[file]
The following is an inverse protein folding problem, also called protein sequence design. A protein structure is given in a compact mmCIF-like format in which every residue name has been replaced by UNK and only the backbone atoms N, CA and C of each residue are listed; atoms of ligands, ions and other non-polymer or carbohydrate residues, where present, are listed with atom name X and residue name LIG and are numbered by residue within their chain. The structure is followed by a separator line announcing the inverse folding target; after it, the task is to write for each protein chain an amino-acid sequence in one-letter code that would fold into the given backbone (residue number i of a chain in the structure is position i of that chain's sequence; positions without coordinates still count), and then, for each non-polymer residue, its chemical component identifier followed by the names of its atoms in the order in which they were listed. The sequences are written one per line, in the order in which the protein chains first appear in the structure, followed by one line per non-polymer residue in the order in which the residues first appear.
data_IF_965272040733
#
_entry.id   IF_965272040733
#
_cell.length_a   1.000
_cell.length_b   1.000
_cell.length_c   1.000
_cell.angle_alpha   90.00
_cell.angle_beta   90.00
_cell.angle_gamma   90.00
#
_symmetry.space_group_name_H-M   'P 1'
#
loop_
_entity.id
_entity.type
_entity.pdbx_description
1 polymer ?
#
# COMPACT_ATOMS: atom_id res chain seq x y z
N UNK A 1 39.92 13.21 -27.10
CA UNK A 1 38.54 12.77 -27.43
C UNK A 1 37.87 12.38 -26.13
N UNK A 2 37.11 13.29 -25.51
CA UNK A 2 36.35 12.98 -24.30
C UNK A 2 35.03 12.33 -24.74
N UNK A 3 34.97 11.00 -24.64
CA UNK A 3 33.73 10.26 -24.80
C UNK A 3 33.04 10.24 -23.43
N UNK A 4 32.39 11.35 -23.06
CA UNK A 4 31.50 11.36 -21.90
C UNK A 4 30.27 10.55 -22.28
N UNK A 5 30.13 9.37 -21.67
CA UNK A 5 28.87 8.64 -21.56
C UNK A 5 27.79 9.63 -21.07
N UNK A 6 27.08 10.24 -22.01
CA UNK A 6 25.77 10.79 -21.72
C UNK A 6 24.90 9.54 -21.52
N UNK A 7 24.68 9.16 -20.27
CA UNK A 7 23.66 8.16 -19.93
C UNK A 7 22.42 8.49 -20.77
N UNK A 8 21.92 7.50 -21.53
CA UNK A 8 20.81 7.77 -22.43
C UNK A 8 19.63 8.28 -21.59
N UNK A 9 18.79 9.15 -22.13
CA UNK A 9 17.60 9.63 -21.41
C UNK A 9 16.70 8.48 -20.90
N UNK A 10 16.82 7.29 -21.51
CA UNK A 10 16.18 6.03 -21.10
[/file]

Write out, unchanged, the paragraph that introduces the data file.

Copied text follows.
The following is an inverse protein folding problem, also called protein sequence design. A protein structure is given in a compact mmCIF-like format in which every residue name has been replaced by UNK and only the backbone atoms N, CA and C of each residue are listed; atoms of ligands, ions and other non-polymer or carbohydrate residues, where present, are listed with atom name X and residue name LIG and are numbered by residue within their chain. The structure is followed by a separator line announcing the inverse folding target; after it, the task is to write for each protein chain an amino-acid sequence in one-letter code that would fold into the given backbone (residue number i of a chain in the structure is position i of that chain's sequence; positions without coordinates still count), and then, for each non-polymer residue, its chemical component identifier followed by the names of its atoms in the order in which they were listed. The sequences are written one per line, in the order in which the protein chains first appear in the structure, followed by one line per non-polymer residue in the order in which the residues first appear.